food conservation and national preservation he had given help to over 1,700 people. are inseparably linked, the response of the Many of them, he says, "were so grateful religious and commercial forces will not be that they wanted to kiss our hands and feet." doubtful, no matter what sacrifice may be Persia.-A returned missionary of the involved. Presbyterian mission in Teheran, Persia, Some of the War's Effects Rev. S. M. Jordan, makes a statement of on Missions how recent developments in the war have The world of today is not the same world affected missionary work. Three of their that we had before the war. While more mission stations in southwestern Persia have significant effects are yet to come, some been in the hands of the Turks since last very important ones may be observed July. While there has been no active already. These effects are noticeable more interference with the work, yet as the or less in all the realms of human activity. Turks came into the cities the Armenians From the Missionary Review of the World, fled before them, leaving their houses and October, we gather a number of instances property to be looted. of the effects on missions. With the English capture of Bagdad and Armenia and Syria.-There is an American Committee for Armenian and Syrian the defeatof the Turksin Persiaby the Russians, the Turks have been expelled from many of Relief. A cablegram to this committee from these places, and conditionsthroughoutPersia the American consul at Tiflis reflects the to becomemoresettled than for several promise conditions in these two countries. The years past. The revolutionin Russia with the number of Armenian and Syrian refugees in triumphof free institutions and its proclamathe Caucasus is estimated at 250,000; tion of religiousliberty is anothersign of the in Eastern Turkey, ioo,ooo. This number timesthat augurswell for missionworkthroughis being increased gradually. There are out the near East. without

250,ooo

employment.

A

large

proportion of the refugees are women and children. The estimated minimum cost of meeting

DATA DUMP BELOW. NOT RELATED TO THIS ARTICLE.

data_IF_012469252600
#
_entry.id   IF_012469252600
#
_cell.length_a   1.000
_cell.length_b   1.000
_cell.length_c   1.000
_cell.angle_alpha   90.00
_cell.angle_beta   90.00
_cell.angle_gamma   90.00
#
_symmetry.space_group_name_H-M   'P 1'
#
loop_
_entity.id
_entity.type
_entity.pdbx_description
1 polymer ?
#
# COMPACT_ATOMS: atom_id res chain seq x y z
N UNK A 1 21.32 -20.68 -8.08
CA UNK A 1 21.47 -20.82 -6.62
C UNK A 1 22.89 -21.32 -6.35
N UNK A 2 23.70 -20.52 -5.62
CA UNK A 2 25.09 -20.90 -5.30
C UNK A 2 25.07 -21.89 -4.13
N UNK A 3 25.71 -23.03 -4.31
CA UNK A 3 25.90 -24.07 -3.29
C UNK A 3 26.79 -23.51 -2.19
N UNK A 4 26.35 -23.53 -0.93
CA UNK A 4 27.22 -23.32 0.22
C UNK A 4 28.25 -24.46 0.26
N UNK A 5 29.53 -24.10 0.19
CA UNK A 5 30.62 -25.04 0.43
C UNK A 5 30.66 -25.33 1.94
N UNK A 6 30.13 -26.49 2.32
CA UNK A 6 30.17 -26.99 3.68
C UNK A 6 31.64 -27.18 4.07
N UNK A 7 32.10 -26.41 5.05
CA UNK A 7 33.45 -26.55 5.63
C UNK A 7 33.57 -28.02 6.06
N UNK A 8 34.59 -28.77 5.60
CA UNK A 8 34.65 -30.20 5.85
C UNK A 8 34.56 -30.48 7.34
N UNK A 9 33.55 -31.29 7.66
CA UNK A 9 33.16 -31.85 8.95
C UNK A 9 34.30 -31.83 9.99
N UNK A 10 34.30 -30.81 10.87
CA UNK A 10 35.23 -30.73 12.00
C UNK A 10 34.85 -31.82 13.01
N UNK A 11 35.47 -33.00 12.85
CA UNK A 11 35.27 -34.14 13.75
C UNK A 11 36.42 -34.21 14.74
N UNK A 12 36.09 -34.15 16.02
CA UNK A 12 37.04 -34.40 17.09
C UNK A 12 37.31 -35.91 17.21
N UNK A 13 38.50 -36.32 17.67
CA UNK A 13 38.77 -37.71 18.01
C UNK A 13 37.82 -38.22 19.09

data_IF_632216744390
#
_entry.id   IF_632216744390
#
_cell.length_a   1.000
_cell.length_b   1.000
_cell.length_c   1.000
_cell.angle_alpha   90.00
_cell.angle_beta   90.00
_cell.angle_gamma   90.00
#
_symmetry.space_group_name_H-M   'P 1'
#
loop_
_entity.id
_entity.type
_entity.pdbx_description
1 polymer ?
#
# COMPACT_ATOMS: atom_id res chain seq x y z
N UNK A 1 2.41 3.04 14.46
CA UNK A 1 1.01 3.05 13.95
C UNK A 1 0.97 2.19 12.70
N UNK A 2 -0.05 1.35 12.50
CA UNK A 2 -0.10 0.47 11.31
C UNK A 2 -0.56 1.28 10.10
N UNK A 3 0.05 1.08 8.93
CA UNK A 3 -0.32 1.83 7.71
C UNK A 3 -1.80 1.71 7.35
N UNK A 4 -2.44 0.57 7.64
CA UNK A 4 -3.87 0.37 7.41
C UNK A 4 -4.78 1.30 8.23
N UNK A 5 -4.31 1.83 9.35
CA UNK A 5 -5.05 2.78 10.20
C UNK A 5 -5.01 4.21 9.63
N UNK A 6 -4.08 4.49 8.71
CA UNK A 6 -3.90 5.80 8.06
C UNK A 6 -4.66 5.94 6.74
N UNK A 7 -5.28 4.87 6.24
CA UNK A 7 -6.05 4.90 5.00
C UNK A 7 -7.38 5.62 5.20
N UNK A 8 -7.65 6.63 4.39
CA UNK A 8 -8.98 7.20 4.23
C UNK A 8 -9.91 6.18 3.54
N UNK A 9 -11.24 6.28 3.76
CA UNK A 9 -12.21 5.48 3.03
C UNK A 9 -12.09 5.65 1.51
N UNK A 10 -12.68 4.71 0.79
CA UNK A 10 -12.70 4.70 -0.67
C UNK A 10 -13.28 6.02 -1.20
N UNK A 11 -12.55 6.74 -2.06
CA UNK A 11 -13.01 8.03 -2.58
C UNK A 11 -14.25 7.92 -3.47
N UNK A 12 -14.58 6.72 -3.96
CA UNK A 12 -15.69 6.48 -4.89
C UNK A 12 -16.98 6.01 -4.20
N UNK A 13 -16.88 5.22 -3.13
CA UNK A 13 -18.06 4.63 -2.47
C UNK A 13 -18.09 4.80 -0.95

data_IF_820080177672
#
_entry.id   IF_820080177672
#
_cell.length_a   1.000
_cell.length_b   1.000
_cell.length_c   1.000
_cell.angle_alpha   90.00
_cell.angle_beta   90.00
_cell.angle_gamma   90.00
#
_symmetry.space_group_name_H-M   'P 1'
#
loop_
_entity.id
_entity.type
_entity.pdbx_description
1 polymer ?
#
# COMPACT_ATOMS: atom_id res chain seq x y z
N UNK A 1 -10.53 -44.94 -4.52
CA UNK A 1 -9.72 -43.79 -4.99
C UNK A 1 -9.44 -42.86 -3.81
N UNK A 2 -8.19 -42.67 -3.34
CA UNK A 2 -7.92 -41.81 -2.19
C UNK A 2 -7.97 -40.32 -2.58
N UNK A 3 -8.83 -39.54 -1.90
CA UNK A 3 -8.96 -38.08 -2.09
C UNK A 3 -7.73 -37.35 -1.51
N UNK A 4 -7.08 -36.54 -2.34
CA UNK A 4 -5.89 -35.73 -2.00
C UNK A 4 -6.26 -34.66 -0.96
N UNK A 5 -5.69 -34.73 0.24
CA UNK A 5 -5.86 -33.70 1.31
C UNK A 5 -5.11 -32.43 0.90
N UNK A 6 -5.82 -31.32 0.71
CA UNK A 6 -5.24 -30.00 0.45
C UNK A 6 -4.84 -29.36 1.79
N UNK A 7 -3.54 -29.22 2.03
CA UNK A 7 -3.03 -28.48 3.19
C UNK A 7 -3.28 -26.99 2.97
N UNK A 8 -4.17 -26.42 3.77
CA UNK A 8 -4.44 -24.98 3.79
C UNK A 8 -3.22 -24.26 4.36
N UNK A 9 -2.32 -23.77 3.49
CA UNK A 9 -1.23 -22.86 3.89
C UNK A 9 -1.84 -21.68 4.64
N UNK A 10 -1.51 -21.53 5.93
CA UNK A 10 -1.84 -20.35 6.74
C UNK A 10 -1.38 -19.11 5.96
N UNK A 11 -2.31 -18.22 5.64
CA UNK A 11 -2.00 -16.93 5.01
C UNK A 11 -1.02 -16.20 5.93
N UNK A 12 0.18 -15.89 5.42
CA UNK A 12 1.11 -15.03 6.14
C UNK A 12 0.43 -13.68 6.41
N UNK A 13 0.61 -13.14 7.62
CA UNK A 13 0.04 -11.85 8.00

the needs there is $500,000

per

month. On the list now there are 5,ooo fatherless children who need support. Others who require immediate assistance are more than 5,00ooo.Many of these are widows and children. These families though broken should be kept intact as far as possible, but for such work no funds are available at present. An orphanage for boys is being started, and one for girls will be opened if women supervisors can be sent out. To make possible the development of such work as this the consul appeals for several

workers

and for $3,000,000.

A well-known relief worker in Turkey says in this same connection that the present government is favorable to the relief work that is being done and that the people are extremely

grateful.

In

nineteen

villages

is an interesting psychoeffect of the war on of the logical aspect is called missions in India. Attention to this by Rev. Herman J. Schutz, an American Methodist missionary on that field. Progress there in missions is now very slow. The attitude of the people is more suspicious and their motives not so genuine as before the war. This is illustrated by the following: India.-There

A young man and his family, new converts, came into our training school here in Ballia, a distance of fifty miles from his village. He is perfectly happy here and sends good reports back to his relatives and friends, but they are convinced that these reports are inspired by us and that we have sent him to Europe. This militates against others following his example. Even the ladies visiting in the zenanas are not